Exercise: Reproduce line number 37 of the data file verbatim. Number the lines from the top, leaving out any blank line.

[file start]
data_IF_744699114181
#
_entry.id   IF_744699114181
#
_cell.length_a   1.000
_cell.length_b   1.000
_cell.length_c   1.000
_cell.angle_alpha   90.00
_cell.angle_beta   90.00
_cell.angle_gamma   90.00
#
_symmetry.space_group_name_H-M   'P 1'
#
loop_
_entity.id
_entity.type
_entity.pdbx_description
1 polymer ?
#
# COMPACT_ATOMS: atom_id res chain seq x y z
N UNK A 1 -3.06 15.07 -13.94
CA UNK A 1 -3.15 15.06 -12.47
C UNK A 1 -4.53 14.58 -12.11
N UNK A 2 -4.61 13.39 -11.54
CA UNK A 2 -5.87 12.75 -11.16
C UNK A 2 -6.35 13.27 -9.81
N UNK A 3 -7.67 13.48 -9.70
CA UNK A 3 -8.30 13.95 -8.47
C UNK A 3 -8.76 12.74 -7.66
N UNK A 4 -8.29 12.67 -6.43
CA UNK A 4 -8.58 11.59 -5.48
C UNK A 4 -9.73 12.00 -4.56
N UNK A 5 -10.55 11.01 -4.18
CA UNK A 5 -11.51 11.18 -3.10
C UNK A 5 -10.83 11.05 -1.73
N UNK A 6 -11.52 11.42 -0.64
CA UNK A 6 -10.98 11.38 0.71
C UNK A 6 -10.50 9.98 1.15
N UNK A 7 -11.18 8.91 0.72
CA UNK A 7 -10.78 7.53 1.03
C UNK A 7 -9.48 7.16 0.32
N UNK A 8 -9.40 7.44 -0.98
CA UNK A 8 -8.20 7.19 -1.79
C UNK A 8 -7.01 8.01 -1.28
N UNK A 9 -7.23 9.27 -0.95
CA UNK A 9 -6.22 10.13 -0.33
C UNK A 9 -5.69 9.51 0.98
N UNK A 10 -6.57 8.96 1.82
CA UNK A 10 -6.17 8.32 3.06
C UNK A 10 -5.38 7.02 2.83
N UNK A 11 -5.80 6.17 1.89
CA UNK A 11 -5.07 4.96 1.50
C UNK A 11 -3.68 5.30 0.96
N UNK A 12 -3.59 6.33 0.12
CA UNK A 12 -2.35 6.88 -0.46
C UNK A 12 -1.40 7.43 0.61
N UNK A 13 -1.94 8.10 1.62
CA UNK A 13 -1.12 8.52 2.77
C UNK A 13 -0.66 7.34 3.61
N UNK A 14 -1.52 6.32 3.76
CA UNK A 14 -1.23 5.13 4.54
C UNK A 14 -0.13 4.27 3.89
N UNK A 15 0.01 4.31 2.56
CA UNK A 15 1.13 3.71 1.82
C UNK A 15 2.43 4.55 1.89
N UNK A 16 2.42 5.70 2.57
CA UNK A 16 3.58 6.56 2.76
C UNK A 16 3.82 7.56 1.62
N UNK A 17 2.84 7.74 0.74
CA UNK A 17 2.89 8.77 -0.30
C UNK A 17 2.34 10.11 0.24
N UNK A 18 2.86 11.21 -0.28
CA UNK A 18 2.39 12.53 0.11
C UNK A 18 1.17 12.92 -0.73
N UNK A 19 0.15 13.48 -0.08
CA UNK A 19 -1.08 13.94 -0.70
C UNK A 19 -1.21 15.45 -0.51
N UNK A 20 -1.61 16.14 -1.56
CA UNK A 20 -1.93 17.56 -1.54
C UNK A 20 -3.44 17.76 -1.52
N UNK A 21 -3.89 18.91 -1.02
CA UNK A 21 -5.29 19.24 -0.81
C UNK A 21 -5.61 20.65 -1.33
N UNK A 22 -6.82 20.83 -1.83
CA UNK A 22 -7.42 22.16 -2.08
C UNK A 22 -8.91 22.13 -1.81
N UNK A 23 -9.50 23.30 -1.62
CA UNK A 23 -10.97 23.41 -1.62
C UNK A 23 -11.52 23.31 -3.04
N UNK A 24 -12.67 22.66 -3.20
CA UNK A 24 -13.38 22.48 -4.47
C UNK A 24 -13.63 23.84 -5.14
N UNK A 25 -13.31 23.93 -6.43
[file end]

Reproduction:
CA UNK A 6 -10.98 11.38 0.71